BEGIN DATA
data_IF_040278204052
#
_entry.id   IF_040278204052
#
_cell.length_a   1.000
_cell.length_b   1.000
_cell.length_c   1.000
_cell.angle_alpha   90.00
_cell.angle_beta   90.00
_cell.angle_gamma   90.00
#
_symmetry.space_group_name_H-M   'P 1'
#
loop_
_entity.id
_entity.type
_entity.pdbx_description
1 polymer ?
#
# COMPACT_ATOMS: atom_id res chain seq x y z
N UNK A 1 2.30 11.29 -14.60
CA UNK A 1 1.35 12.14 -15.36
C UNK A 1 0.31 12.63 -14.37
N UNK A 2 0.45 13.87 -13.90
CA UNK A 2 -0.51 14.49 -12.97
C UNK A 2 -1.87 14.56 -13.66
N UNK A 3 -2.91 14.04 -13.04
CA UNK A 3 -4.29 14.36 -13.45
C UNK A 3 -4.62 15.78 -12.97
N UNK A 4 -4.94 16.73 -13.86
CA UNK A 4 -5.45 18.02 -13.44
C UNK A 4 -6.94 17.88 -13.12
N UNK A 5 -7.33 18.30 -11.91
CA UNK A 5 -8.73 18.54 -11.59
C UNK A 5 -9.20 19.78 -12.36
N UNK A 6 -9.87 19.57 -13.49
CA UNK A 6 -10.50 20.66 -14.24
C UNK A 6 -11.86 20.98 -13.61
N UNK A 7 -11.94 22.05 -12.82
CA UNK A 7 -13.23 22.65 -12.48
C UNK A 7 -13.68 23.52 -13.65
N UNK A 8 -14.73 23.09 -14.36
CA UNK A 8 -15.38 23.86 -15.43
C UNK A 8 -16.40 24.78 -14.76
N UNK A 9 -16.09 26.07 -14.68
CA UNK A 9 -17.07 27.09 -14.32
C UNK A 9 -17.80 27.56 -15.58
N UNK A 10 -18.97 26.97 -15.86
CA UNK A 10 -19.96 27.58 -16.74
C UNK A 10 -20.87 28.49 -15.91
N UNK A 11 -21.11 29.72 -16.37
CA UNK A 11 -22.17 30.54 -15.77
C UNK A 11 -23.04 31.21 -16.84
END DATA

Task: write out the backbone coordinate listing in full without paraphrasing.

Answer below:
data_IF_040278204052
#
_entry.id   IF_040278204052
#
_cell.length_a   1.000
_cell.length_b   1.000
_cell.length_c   1.000
_cell.angle_alpha   90.00
_cell.angle_beta   90.00
_cell.angle_gamma   90.00
#
_symmetry.space_group_name_H-M   'P 1'
#
loop_
_entity.id
_entity.type
_entity.pdbx_description
1 polymer ?
#
# COMPACT_ATOMS: atom_id res chain seq x y z
N UNK A 1 2.30 11.29 -14.60
CA UNK A 1 1.35 12.14 -15.36
C UNK A 1 0.31 12.63 -14.37
N UNK A 2 0.45 13.87 -13.90
CA UNK A 2 -0.51 14.49 -12.97
C UNK A 2 -1.87 14.56 -13.66
N UNK A 3 -2.91 14.04 -13.04
CA UNK A 3 -4.29 14.36 -13.45
C UNK A 3 -4.62 15.78 -12.97
N UNK A 4 -4.94 16.73 -13.86
CA UNK A 4 -5.45 18.02 -13.44
C UNK A 4 -6.94 17.88 -13.12
N UNK A 5 -7.33 18.30 -11.91
CA UNK A 5 -8.73 18.54 -11.59
C UNK A 5 -9.20 19.78 -12.36
N UNK A 6 -9.87 19.57 -13.49
CA UNK A 6 -10.50 20.66 -14.24
C UNK A 6 -11.86 20.98 -13.61
N UNK A 7 -11.94 22.05 -12.82
CA UNK A 7 -13.23 22.65 -12.48
C UNK A 7 -13.68 23.52 -13.65
N UNK A 8 -14.73 23.09 -14.36
CA UNK A 8 -15.38 23.86 -15.43
C UNK A 8 -16.40 24.78 -14.76
N UNK A 9 -16.09 26.07 -14.68
CA UNK A 9 -17.07 27.09 -14.32
C UNK A 9 -17.80 27.56 -15.58
N UNK A 10 -18.97 26.97 -15.86
CA UNK A 10 -19.96 27.58 -16.74
C UNK A 10 -20.87 28.49 -15.91
N UNK A 11 -21.11 29.72 -16.37
CA UNK A 11 -22.17 30.54 -15.77
C UNK A 11 -23.04 31.21 -16.84